Market Insights: December 16, 2013
Economic Outlook: Are the clouds parting in Washington?
- A couple of survey results last week showing some increased optimism. The Small Business Optimism Index rose to 92.5 [National Federation of Independent Businesses]. In addition, the CFO Economic Outlook survey showed an economic strength assessment of 53 compared to 49 a year ago [Bank of America Merrill Lynch 2014 CFO Outlook Survey].
- Moreover, 47.0% of CFOs expect the economy to expand in 2014, a considerable increase from the 39.0% making the same prediction a year ago. Only 12.0% expect the economy to shrink.
- Retail sales were positive, with sales increasing 0.70% month-over-month in November [Bureau of the Census].
- Inflation data continues to be tame. The Producer Price Index actually declined 0.10% in November and stands only 0.70% higher than one year ago.
- We’ve been talking in recent months about the generally stronger housing numbers. The Federal Reserve Funds Flow report just released showed that American household wealth hit a nominal level of $77.3 trillion in Q3, which is a new record. This was impacted mostly by better housing numbers.
- The House of Representatives passed by a large majority last Thursday a budget compromise that was negotiated by Paul Ryan and Patty Murray. Compared to most of the recent agreements regarding budgetary matters, this budget blueprint actually creates a framework that extends out two years (that is “long-term” in political circles). Passage by the Senate awaits and the White House has signaled support for signing legislation.
- The detailed provisions would not really pass our own wealth management screens as constituting sound financial planning, but any agreement that might introduce near-term certainty and fiscal clarity for U.S. business regarding what the rules will be is a decided plus for economic growth, regardless of its imperfections.
- Retail sales in China were up 1.32% in November and are up a strong 13.7% from one year ago, suggesting that fears of a hard landing in China were probably over-blown. [National Bureau of Statistics of China]
- We talked in our last piece about the latest industrial production numbers from the Euro-zone. While they remain in the positive column, they are nonetheless below expectations, highlighting that the recovery there is certainly not what it could be. We will have to see if this is just a pause, or whether there is a risk of a double-dip in Europe. The UK, however, is a notable exception with strong growth.
Equities Outlook: The “pause that refreshes?”
- The moderate equity market weakness of the past few weeks is signaling an increased acceptance of the idea that the Fed may begin the tapering process at this week’s meeting, and if not by January 2014.
- This may be a repeat of the old adage to “buy on the rumor and sell on the news”. The market has enjoyed a great run, thanks in part to the Fed’s liberal dose of QE stimulus and the hope that the economy would improve. Now that the economy appears to be confirming improvement, we are less likely to see the strong move to the upside in stock prices.
- However, this is certainly not any sort of bear market call. Positive economic growth has rarely been accompanied by declines in stock prices. We may simply have more limited upside at this point. As you know, we have commented for several months, that a “pause” in the market’s advance would not be a surprise. The bull/bear statistics that we have talked about in recent weeks confirm that some sort of pause, even a correction, would not be unexpected.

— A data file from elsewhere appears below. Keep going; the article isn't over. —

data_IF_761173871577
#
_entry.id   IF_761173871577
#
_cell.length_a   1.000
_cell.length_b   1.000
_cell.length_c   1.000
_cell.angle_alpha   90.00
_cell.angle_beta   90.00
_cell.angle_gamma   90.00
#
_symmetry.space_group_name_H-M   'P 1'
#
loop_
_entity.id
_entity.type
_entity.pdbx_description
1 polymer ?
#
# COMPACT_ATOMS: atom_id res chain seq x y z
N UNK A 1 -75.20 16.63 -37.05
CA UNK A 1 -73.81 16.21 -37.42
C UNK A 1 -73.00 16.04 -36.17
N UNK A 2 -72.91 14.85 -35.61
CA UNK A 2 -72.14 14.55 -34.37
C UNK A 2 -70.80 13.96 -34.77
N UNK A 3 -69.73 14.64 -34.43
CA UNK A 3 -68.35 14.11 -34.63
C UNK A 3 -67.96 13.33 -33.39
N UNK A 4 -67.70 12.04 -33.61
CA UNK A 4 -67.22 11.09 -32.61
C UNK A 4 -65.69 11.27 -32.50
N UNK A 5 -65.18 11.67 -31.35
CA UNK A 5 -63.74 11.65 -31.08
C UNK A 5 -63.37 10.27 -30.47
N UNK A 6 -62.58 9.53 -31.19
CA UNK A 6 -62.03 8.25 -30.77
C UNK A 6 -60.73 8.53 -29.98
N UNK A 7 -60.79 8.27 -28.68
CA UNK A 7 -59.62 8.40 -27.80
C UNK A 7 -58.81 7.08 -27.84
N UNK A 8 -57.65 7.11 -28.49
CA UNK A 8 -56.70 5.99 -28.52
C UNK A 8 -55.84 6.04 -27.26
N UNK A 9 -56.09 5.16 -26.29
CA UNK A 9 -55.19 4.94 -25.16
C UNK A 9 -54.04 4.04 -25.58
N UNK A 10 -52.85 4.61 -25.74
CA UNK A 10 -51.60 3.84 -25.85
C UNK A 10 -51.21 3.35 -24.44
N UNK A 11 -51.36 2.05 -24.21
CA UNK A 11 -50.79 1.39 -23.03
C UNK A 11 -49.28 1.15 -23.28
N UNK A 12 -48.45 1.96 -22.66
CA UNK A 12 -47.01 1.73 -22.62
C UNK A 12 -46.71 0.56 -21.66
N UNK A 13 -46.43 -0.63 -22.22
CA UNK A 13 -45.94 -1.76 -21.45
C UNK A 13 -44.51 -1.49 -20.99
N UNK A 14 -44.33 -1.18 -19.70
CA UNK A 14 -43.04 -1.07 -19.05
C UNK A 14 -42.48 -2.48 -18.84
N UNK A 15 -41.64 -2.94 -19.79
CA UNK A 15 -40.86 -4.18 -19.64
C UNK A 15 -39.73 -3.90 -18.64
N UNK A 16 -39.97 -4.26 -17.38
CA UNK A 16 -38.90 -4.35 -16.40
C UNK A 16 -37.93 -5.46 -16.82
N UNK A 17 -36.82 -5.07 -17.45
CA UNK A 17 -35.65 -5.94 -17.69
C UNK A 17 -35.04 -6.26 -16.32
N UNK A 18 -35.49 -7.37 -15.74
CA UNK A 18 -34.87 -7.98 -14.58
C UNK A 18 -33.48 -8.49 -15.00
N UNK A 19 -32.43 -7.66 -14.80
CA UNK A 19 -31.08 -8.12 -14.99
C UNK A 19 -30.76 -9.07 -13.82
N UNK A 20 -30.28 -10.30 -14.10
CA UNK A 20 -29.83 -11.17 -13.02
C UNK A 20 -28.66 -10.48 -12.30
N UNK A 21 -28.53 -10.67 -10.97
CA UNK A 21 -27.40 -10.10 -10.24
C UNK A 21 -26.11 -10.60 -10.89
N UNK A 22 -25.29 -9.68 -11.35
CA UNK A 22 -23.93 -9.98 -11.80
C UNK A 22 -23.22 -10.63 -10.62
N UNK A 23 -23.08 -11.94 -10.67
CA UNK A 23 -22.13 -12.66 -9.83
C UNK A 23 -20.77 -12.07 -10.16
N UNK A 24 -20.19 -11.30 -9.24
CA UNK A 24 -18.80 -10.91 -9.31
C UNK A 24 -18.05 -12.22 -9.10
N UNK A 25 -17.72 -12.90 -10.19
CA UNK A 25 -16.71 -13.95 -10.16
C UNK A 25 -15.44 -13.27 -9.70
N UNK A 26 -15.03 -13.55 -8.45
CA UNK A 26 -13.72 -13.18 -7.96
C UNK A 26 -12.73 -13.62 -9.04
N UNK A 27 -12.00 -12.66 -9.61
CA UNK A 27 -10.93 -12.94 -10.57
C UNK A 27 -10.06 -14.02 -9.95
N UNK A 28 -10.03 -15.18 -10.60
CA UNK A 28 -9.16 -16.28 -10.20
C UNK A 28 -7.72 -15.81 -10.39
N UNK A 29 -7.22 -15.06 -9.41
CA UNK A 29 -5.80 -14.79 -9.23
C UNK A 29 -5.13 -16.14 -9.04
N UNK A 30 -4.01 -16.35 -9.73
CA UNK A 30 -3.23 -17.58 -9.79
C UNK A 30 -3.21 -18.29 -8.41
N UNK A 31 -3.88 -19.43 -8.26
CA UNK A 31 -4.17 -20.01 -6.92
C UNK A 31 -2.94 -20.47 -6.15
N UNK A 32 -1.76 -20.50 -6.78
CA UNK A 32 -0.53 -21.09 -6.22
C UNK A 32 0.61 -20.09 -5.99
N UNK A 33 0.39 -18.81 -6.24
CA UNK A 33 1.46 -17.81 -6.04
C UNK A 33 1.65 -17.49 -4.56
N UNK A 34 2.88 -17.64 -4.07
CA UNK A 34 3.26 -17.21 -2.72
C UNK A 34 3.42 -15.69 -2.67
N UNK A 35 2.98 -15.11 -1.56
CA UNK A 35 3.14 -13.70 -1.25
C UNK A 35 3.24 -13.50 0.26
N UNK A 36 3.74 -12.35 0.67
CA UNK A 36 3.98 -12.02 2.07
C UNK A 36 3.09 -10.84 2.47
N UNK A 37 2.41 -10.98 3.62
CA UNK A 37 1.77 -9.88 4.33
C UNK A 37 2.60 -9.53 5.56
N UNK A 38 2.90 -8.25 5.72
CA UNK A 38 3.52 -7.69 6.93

- Earnings announcements by companies in the fourth quarter show pre-announcements which are negative out-pacing positive pre-announcements by a solid margin. And analysts have pulled in their forecasts for Q4. However, the reduction is a slowdown in earnings gains, not an actual decline.
The Fed and Fixed Income Markets: Fed talk…
- Bloomberg’s news service reported last week that 34.0% of economists surveyed now expect the Fed to start the taper of Quantitative Easing at the December meeting.
- The yield on the Ten-year Treasury has inched higher and finished last week up slightly at a yield of 2.86%. This is getting back to the higher end of the range we’ve seen since last June, suggesting that the Bond Market believes tapering is sooner rather than later.
- In a speech last week, St. Louis Fed President James Bullard essentially called for flexibility when the Fed tapers asset purchases. He sees improvement in the labor market but he also notes that inflation is low. Bullard suggested that the Fed could go slow with tapering, so long as inflation remains below target. Bullard stated that the Fed could make changes in forward guidance. He called for a chairman’s press conference at the end of every FOMC—indicating it would improve communication
- Dallas Fed President Richard Fisher said last week that the Fed should begin tapering “at the earliest opportunity”. In a speech last Monday, Fisher actually proposed that the Fed lay out publicly a programmed schedule for eliminating the $85 billion per month in QE bond purchases so that markets can anticipate clearly the pace.
The Week Ahead: A lot of data…
– U.S. Industrial Production
– U.S. CPI
– U.S. Housing Market index
– US, Housing Starts
– Fed: Bernanke Press Conference
– U.S. Existing Home Sales
– U.S. Conference Board Leading Indicators
– U.S. GDP
– U.S. Corporate Profits